Ready, set, snowshoe!
VAIL — Bruce Kelly still remembers the first time he saw a snowshoe race. He was driving by Turquoise Lake in Leadville when he spotted a line of men running by in the snow.
He stopped someone to ask what was going on, and they replied, “It’s a snowshoe race.”
Intrigued, Kelly told his girlfriend (now wife) that he had a pair of snowshoes in the car, and he wanted to try it out.
“She said, ‘Sure, how long do you think it will take you?’” remembered Kelly. “I said, ‘Oh, it’s a 10K, so probably 45 minutes to an hour.”
He got far more than he bargained for, and not only did the race take him far longer than an hour but the race was incredibly hard. He and a number of other competitors took turns breaking trail through the woods for six miles.
“There was barely a trail at all, just some markers,” he said.
He was hooked, and Kelly, who owns Pedal Power bike shop, not only continued snowshoe racing, but he went on to start the Pedal Power Winter Adventure Race Series. The race series has been around for more than 25 years now and also features snow biking and Nordic skiing — but snowshoeing is still the bread-and-butter of the series.
Signing up for adventure
These days, the regular competitors are a core group of mostly longtime outdoor enthusiasts, but Kelly says there’s always room for new racers. You can get your new year off to a healthy start, plus compete knowing that your entry fee is going to a good cause. (The proceeds go to local Lake and Eagle County charities.) Anyone can do it, and in the past the races have attracted mountain bikers, trail runners, adventure racers and triathletes.
Not that the races are easy, says Kelly. (If you haven’t tried it, just strap on a pair of snowshoes and try to run and a mile and you’ll see what he means.”
“Snowshoeing up a catwalk or just on a flat road doesn’t seem to do it justice,” said Kelly. “So I decided to make the races more adventuresome. One of the things that drew me to snowshoe racing was that it had a similar mentality to mountain biking. The terrain is always changing.”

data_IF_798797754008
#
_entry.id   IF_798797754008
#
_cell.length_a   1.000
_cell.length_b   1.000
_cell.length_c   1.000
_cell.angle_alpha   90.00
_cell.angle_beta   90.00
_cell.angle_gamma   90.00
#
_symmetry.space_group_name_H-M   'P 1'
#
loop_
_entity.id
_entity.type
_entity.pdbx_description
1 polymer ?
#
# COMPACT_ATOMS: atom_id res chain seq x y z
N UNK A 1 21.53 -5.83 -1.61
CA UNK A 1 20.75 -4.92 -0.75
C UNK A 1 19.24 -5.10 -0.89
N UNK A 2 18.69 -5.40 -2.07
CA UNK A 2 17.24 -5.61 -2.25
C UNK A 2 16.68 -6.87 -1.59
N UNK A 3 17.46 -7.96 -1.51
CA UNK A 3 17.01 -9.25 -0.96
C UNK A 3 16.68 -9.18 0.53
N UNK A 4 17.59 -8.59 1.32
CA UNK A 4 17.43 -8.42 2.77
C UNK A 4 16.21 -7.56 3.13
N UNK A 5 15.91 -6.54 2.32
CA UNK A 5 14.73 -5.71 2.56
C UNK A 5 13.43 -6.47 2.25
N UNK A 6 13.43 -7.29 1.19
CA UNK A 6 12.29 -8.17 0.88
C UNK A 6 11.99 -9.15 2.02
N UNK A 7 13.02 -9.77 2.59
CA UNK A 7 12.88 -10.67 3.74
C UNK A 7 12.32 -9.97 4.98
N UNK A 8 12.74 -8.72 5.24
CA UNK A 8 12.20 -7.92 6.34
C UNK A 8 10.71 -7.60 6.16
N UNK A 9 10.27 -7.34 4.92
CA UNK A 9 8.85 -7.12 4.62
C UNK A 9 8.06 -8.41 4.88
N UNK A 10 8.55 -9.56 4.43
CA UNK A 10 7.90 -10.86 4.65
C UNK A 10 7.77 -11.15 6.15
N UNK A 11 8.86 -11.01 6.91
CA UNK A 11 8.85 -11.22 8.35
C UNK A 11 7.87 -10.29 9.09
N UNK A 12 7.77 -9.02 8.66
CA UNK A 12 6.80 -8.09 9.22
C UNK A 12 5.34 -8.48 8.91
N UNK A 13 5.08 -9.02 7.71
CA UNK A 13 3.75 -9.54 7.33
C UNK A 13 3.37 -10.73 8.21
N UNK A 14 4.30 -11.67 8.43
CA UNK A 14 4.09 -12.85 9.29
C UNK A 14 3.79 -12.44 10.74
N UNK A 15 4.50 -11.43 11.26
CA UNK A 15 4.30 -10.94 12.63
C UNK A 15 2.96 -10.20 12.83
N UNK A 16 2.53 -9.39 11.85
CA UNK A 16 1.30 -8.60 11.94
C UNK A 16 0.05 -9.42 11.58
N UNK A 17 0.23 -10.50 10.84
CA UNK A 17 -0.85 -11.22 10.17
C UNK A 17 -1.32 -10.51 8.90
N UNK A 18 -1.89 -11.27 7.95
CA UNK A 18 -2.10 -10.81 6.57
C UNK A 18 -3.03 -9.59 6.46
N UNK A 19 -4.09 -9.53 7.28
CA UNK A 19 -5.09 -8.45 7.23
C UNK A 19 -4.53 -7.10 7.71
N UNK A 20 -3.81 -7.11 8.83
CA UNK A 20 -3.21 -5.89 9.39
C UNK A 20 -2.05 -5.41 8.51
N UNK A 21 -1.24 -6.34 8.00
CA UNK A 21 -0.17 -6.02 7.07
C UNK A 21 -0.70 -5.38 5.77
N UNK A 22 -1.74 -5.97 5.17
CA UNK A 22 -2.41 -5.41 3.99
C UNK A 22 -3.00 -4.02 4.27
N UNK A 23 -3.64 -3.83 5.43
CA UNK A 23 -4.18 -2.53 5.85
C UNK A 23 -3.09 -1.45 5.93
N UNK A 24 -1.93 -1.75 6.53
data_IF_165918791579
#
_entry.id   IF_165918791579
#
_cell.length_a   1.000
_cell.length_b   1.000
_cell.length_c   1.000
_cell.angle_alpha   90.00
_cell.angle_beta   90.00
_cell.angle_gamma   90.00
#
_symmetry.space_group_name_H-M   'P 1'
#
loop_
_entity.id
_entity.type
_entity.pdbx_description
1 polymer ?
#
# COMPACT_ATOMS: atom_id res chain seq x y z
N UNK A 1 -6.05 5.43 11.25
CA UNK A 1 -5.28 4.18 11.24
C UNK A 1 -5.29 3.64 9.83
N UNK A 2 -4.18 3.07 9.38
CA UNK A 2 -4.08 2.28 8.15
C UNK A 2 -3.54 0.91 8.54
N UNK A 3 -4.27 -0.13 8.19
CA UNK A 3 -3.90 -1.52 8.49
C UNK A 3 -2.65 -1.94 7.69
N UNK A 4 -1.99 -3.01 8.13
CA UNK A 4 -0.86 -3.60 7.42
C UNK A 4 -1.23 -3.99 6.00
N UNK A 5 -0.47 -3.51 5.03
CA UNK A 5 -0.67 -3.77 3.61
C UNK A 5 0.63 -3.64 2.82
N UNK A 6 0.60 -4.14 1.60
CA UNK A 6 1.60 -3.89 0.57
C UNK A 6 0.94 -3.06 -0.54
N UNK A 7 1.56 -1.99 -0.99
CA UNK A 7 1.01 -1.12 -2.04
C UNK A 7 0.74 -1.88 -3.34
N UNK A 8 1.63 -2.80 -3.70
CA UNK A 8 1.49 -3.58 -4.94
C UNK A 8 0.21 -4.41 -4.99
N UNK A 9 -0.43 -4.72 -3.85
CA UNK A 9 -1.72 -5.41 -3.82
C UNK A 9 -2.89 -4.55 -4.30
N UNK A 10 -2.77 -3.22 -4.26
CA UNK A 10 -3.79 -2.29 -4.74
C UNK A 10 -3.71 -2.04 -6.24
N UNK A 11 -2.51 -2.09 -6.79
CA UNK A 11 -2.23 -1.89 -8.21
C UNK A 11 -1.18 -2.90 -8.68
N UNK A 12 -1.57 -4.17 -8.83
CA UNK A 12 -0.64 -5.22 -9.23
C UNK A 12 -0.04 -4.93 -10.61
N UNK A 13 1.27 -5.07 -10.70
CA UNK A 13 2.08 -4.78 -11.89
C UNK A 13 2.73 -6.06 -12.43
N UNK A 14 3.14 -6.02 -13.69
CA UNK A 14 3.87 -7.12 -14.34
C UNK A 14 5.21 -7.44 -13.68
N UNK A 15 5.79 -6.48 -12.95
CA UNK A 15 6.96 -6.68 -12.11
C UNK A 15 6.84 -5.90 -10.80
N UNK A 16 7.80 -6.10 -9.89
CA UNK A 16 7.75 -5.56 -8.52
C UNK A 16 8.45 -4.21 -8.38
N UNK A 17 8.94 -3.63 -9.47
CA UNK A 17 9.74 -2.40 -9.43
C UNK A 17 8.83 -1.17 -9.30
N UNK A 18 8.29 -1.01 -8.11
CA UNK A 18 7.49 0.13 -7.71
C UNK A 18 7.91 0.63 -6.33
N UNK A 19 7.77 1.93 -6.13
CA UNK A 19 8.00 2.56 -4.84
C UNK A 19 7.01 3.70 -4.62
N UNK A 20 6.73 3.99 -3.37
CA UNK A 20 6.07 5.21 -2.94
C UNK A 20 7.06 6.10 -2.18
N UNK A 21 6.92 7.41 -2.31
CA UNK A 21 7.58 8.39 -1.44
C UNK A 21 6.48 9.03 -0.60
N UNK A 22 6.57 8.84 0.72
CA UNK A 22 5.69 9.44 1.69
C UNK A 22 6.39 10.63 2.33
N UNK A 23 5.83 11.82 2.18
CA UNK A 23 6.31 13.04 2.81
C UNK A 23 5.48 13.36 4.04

While Kelly doesn’t try to deny that his races are challenging — expect some trail breaking or a few steep hills and powder descents in his races — first-time racers shouldn’t despair. The races usually feature a more advanced 10K distance as well as a mellower 5K distance.
“I think there are some people out there who are worried about the competition and how well they will do. That shouldn’t stop you from coming, because I guarantee, you’ll still have fun,” Kelly said.
Upcoming Pedal Power snowshoe races include the Aria Athletic Club and Spa Winter Tri (includes snowshoe, snow bike and skate ski) on Saturday, Jan. 24 in Leadville and the Tennessee Pass Cookhouse 5K/10K on Saturday, Feb. 21 at 10 a.m.
In addition, Beaver Creek holds the Beaver Creek Running Series: Snowshoe Edition, with upcoming races on March 1 and 29. The races are held at different locations on Beaver Creek Mountain and feature slopeside sponsor expos and Atlas snowshoe demos.
Tips for first-time racers
While snowshoe racing is a beginner friendly sport, here are some tips to make the first race a fun experience, gathered from Kelly and national snowshoe champion Josiah Middaugh.
Practice with snowshoes before the race: They’re clunky. They add a couple pounds to your feet, and it’s not as easy as you think. Don’t let the race be the first time you run on snowshoe. “There’s definitely some skill involved,” said Kelly.
Be reasonably fit: It sounds obvious, but because snowshoe running is an aerobically taxing sport, you should be in decent running shape before competing.
Use lighter shoes and snowshoes: Don’t do it in winter boots or heavy footwear. Middaugh recommends running shoes with neoprene cycling booties or gaitors to keep your feet dry.
Dress light and dry: “Being a little cold when you start is OK,” said Middaugh. “Also, wear a shell like a windbreaker and some thin pants that will help you shed snow.”
Dig into the cleat: You’ll learn quickly that leaning back on snowshoes or trying to walk backward doesn’t work so well. When rounding a corner or especially when running downhill, dig into the front part of the snowshoe where the cleat grips the snow. “When you go down something steep, people want to lean back, but you actually want to lean forward and bend at your knees to dig the cleat in,” said Middaugh.
Assistant Managing Editor Melanie Wong can be reached at 970-748-2927 and email@example.com. Follow her on Twitter @mwongvail.
By Christmas Eve Day 2017, when chairs 7, 10, 11, 14 and 26 still had not yet opened for the season on Vail Mountain, the resort knew something had to be done. Less than two years later Vail Mountain would be completing one of the most ambitious projects in the resort’s history.